The Outdated Information On The Sites Of Our Public Institutions; A Disgrace To Our Leaders

The Outdated Information On The Sites Of Our Public Institutions; A Disgrace To Our Leaders

It’s an undeniable fact that we’ve evolved as humans to a stage where every thing now is digital. We literally live our lives on the internet. Every growing economy in the world today smartly moves along with credible data and up to the minute information on its online space.

Ghana, my dearest nation is blessed with every natural and human resource that any country in the world can dream of, to make its citizens resourceful. It’s still not clear and evident if the leaders who were put into power by its democratic populace to lead and serve them are going to be accountable and transparent in their dealings as public officials after 64 years of independence as a country.

The recent passage of “The Right To Information Act” in 2019, twenty seven (27) years after the 1992 Constitution became operational and seventeen (17) years after the bill was first laid before the Parliament of Ghana to provide a framework for accessing information by its people makes it obvious and appreciable that indeed the sovereignty of the country resides in the lovely people of Ghana. This simply means that all powers of government must be exercised in the name and for the welfare of the people.

Hence, all information held by public institutions, stated-owned companies and government or private entities or persons performing a public function must be accessible to the people of Ghana particularly in this digital era.

However, it’s very despairing, frustrating and unimaginable to know that majority of our public institutions or stated-owned companies have failed disgracefully even in this digital age to deliver to its people with the latest reports regarding their activities.

I believe that providing these essential information and data on the websites of these governmental organizations is the easiest, fastest and simplest way to disseminate credible and factual information to the people of Ghana. I’m just imagining how the process will be if one is supposed to get access to these information in person – thus physically by asking any of the public institutions. Isn’t the online alternative the best approach for our internet driven citizens?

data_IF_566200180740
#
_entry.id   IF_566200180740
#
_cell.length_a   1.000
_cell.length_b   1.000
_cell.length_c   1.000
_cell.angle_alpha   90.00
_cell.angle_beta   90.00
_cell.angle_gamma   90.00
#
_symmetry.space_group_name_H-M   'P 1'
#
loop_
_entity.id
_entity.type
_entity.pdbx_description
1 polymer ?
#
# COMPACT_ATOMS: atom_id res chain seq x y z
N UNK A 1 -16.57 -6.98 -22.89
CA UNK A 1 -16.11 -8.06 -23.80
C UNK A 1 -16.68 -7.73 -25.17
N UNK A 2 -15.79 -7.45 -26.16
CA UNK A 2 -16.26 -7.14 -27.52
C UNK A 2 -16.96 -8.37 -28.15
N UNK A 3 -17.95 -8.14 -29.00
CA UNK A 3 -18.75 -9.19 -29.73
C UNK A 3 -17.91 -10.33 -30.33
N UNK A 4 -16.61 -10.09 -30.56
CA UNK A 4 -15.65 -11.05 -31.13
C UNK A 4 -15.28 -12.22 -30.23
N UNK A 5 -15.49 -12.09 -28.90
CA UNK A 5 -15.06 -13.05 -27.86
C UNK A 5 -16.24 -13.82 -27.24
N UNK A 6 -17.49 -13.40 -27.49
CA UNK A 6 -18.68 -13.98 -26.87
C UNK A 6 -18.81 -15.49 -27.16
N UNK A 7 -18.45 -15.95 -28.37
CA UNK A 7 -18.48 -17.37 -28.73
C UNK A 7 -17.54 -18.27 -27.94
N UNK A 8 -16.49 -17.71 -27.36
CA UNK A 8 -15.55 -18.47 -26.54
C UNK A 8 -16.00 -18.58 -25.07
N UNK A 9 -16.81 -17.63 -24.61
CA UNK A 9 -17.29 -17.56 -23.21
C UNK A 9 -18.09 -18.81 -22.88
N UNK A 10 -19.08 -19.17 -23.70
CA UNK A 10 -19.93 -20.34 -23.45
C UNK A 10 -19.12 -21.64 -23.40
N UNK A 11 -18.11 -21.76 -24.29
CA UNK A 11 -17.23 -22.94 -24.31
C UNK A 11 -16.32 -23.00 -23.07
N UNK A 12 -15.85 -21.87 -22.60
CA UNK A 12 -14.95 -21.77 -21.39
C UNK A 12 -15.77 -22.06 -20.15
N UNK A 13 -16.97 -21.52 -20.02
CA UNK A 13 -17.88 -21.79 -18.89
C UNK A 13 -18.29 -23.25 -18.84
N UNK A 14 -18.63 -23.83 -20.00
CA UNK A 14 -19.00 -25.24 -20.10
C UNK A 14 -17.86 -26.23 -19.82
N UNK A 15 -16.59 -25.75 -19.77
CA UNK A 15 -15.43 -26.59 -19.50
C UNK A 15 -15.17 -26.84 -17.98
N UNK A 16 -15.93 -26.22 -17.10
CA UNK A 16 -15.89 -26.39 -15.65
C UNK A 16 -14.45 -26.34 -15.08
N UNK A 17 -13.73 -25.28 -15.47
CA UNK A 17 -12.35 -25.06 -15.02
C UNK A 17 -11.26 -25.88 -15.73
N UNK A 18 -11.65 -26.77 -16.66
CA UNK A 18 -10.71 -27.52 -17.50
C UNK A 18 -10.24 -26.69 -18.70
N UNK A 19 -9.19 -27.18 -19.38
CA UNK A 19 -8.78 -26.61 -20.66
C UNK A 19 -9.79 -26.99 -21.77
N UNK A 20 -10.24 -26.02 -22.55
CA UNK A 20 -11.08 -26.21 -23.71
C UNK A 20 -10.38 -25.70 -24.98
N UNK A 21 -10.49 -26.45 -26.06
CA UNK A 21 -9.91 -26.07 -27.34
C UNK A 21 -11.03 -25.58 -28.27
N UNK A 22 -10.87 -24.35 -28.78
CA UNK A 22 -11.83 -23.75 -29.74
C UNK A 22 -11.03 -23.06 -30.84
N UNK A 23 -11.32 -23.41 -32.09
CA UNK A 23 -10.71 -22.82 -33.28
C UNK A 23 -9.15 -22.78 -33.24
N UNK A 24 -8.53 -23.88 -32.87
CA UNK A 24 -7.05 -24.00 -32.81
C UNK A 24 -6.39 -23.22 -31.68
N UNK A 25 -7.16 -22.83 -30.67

Besides, the RTI Act authoritatively makes it possible for all public institutions to make it easy for the public to obtain information. So why can’t we upgrade, update and provide accurate and insightful information on the websites of these governmental organizations that we have? Don’t we have the expertise to handle these online jobs to create an enabling environment for the people of Ghana to obtain information easily? Are the budget of these online or website advancements too high for the government to pay? Or it’s patent that we don’t have the professionals to handle these jobs?

It’s surprising to know that the following public institutions or stated-owned companies have websites with inconsistent, outdated and unreliable information to the people of Ghana;

1.National Symphony Orchestra 
2.National Cyber Security Center 
3.Ghana Water Company 
4.Ghana Police Service 
5.Ghana Highway Authority 
6.National Road Safety Authority 
7.Ministry of Foreign Affairs and Regional Intergration 
8.Ghana Broadcasting Corporation 
9.Ghana Meteorological Agency 
10.Postal and Courier Services Regulatory Commission 
11.Commission on Human Rights and Administrative Justice 
12.Ministry of Fisheries and Aquaculture Development 
13.Ghana National Fire Service 
14.MASLOC 
15.Gaming Commission of Ghana 

Yes, these are 15 public institutions and state-owned companies who have failed drastically to update its websites to inform and provide significant data to the people of Ghana. Personally, I don’t know but I’m not sure the solution to these problems are unattainable. It’s can be solved.

In contrast, I would like to commend the following public institutions – National Sports Authority, Ministry of Communications, Food And Drugs Authority for the constant updates on their websites though there’s more opportunities for ehencements.

Fortunately, it’s seems few notable websites of these governmental organizations are up to the minute, dependable and authoritative with their information. Accordingly, I will suggest that, the majority who have failed will learn something remarkable from the leadership of these few sites that are doing well. Because, the unattended and outdated information on the websites of our public institutions is purely a disgrace unto our leaders.

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